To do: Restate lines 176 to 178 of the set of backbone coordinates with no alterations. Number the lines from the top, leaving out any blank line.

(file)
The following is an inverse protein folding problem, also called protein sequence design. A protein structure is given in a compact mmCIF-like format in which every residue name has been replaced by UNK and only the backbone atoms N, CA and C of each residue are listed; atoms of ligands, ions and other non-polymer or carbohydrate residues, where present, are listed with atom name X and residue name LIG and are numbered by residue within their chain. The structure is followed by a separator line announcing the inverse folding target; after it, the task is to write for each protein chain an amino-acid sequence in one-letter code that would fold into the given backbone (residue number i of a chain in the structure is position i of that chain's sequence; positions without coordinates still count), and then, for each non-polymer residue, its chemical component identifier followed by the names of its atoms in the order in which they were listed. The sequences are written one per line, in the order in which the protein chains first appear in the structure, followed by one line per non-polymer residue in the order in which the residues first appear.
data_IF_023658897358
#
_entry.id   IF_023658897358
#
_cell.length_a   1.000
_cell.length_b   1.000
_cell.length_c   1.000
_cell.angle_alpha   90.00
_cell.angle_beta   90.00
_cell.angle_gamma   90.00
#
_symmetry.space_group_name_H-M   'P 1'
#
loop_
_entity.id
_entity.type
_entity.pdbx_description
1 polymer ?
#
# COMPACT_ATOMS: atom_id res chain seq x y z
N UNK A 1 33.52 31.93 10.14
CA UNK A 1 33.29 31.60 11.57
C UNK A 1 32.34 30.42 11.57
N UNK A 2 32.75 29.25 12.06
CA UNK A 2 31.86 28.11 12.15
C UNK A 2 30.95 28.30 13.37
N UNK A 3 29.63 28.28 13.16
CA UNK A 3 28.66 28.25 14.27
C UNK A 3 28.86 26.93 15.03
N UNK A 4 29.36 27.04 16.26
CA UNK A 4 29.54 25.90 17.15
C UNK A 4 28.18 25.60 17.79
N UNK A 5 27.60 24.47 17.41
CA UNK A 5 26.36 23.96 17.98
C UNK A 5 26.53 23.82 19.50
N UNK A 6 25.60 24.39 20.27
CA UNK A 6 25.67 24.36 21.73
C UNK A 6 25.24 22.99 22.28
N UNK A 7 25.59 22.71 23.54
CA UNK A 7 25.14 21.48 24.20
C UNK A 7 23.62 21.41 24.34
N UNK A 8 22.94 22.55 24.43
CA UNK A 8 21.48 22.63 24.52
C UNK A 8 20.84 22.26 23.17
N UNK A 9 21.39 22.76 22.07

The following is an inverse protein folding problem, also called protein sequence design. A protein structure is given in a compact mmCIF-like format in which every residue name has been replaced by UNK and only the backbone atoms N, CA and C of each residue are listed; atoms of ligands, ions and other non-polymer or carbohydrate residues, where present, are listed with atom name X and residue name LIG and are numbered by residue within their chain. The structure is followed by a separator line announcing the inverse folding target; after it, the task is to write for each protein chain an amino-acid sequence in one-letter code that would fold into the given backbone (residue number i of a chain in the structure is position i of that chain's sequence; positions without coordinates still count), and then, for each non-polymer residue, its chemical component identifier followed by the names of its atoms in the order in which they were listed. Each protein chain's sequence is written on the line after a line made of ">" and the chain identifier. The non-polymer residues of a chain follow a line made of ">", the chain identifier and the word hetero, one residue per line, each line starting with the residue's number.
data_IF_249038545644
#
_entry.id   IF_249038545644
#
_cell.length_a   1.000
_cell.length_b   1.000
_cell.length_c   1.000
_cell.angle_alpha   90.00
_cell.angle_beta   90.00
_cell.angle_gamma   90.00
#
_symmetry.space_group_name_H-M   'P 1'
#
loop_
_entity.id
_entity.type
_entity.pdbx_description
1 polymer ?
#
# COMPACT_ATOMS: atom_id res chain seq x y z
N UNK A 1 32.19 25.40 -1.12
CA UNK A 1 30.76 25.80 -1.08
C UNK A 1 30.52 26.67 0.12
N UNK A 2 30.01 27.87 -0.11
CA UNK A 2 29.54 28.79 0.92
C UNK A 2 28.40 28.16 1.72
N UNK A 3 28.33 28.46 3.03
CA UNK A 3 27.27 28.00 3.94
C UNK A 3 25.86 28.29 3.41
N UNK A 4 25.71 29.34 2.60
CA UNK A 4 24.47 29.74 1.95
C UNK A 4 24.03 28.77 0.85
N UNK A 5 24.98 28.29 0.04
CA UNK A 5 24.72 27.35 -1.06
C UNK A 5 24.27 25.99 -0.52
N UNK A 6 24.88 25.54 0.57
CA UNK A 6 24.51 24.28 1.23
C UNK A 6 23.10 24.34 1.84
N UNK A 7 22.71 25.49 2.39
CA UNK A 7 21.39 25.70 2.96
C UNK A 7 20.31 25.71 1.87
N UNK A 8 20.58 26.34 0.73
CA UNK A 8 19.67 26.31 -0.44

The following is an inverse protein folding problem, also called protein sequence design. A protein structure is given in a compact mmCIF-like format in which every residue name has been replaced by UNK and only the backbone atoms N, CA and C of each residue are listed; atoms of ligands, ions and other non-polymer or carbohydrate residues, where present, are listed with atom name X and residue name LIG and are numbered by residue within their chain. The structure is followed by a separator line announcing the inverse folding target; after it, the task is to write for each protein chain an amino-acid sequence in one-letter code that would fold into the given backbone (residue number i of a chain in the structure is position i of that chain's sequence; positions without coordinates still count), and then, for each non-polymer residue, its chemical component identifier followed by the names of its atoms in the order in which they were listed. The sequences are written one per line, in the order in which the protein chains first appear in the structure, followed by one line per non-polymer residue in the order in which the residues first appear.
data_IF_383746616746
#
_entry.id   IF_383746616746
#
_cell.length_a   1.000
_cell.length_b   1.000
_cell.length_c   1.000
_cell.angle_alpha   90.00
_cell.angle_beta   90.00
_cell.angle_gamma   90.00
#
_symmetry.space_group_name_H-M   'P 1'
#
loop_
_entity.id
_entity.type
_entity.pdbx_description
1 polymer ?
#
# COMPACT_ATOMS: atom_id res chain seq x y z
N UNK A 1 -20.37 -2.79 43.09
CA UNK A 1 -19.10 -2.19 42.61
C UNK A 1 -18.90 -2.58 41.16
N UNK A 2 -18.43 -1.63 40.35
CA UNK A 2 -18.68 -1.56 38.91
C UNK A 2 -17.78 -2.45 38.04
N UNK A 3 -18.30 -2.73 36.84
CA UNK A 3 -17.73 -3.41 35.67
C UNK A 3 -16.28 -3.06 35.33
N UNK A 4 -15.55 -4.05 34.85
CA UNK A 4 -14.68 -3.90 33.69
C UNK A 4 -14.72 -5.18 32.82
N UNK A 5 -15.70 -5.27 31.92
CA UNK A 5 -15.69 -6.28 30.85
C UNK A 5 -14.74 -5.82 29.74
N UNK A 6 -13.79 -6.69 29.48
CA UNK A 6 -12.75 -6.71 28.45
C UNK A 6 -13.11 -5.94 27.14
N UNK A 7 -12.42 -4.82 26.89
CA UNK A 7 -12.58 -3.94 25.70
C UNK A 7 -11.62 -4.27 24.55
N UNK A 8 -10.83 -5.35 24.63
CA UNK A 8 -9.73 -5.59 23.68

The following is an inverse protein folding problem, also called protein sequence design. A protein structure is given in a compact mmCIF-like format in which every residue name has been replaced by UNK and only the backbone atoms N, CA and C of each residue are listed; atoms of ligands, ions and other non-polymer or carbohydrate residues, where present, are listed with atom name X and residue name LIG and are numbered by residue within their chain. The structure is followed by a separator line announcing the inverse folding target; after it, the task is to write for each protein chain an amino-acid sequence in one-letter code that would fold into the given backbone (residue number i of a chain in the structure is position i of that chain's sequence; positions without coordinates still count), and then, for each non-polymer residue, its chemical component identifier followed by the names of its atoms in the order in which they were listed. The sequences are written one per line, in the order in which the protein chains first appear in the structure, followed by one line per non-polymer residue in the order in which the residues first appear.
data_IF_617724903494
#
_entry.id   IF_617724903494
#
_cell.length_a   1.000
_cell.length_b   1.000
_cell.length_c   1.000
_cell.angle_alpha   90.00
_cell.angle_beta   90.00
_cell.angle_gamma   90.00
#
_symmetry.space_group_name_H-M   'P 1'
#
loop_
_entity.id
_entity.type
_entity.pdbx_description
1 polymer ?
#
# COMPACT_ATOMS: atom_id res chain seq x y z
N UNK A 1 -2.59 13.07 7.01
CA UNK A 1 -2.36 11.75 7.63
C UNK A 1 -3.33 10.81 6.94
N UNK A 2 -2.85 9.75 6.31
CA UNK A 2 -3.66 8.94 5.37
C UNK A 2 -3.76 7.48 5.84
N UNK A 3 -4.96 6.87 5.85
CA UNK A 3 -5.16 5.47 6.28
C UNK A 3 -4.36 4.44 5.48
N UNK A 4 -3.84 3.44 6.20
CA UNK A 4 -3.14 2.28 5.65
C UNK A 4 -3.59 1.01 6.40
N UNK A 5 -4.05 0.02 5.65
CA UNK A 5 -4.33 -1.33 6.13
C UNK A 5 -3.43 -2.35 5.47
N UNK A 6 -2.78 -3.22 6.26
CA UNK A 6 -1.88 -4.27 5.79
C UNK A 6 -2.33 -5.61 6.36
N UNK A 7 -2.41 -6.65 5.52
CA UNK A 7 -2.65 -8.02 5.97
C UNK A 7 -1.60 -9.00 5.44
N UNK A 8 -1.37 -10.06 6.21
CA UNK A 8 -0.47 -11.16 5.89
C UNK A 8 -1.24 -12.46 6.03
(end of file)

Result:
C UNK A 7 -1.60 -9.00 5.44
N UNK A 8 -1.37 -10.06 6.21
CA UNK A 8 -0.47 -11.16 5.89